PFD Availability and Sizing
If you and your passengers are not wearing their PFDs, you must have them stored in an unlocked area that you can get to easily and quickly. Make sure everyone knows where their PFD is before you leave the dock. Because everyone has to be able to put on their PFD quickly and easily, do not keep the PFDs in plastic bags or store them under other gear. Throwable Type IV devices must also be immediately accessible.
To work properly, your PFD must fit properly. How it fits is the most important thing to consider when you buy your PFD. If it's too large, it won't hold your head above the water or could slide off your body. If it's too small, it will be uncomfortable and make breathing difficult.
For yourself, choose a PFD based on your chest measurements. When you put it on, it should feel snug but not uncomfortable. If the vest slides up your chest and you can pull it up past your nose, tighten the straps. If that doesn't help, try a smaller vest.
PFDs for Children
Children should wear PFDs at all times when on a boat. In some states, children are required by law to wear PFDs (see Chapter 7). PFDs for children come in a variety of sizes, according to the child's weight. Children must wear a PFD designed for their weight. PFDs made for children have a weight range printed on the label, which is usually either less than 30 lb, 30 to 50 lb, less than 50 lb, or 50 to 90 lb. When you buy PFDs for children, buy vests that fit now, not ones they will grow into. It won't help the child if the PFD slips off in the water. To check for a good fit, pick the child up by the shoulders of the PFD. The child's chin and ears should not slip through if he is wearing the appropriately sized PFD.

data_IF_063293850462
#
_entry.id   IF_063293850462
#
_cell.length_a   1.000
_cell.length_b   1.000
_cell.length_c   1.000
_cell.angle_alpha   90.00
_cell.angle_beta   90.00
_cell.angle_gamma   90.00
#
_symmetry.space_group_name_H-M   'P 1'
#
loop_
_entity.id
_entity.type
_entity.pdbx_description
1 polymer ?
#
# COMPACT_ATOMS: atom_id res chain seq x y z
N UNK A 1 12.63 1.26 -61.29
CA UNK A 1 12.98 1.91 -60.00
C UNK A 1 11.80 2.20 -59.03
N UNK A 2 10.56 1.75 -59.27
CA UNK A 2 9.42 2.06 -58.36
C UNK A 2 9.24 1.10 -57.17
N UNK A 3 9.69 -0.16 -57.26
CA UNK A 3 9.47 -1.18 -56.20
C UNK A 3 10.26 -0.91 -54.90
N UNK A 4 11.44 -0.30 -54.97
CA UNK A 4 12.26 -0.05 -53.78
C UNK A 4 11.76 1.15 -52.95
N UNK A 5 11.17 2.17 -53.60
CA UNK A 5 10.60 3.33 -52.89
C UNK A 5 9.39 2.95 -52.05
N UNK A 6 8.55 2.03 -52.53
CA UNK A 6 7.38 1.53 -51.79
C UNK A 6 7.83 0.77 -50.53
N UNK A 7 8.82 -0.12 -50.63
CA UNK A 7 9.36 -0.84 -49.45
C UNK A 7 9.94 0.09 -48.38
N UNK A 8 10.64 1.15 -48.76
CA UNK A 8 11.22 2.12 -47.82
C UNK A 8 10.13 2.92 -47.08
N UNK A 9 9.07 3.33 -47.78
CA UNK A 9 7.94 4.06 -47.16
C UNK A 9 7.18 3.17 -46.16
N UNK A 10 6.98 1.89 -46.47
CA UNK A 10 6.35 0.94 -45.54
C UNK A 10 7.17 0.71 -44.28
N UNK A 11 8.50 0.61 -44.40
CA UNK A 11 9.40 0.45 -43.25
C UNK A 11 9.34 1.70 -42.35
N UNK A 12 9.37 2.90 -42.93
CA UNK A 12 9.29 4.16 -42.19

PFDs for infants, and some children's models, usually have flotation collars to keep the infant's head out of the water. They also have crotch straps that help keep the vest snugly in place.
If a child suddenly falls in the water, he might panic. He will start flailing his arms and legs, which will make floating in a PFD difficult, and may cause the PFD to be unable to keep him face-up. This why you should teach your child how to use a PFD and get him used to wearing it in the boat and in the water.
Other Considerations for PFDs
Even PFDs that are of the same type are made differently. Some have
ribs of foam, while others have panels. Some are pullovers, and some
zip up the front. Choose the style that's the most comfortable for
You can attach a whistle to your PFD so that if you ever fall overboard, you will have a way to attract attention to your position. If you will be boating at night a strobe light can also be attached to your PFD. These lights can be manually or water activated. Should someone fall overboard in open water at night, locating their position in the dark is very difficult, and the sea state may make it difficult to hear the sound of a whistle. Finally, if you are planning on sailing in open water, such as the ocean or Great Lakes, a personal locator beacon (PLB) is a very wise investment. PLBs must be manually activated and they relay your position to a worldwide network of search-and-rescue satellites. While these PLBs cost a few hundred dollars, no one should operate offshore without one!
Distress radio beacons, also known as emergency beacons, PLB , and emergency position-indicating radio beacon EPIRP, are tracking transmitters that aid in the detection and location of boats and people in distress. Strictly, they are radio beacons that interface with worldwide offered service of Cospas-Sarsat, the international satellite system for search and rescue (SAR). When manually activated, or automatically activated upon immersion, such beacons send out a distress signal. The signals are monitored worldwide and the location of the distress is detected by satellites.
If your dog comes with you on your boat, you can even get a PFD designed for dogs. A PFD can help your dog stay afloat in rough water. Buy a PFD with grab loops that make it easier to pull the dog out of the water.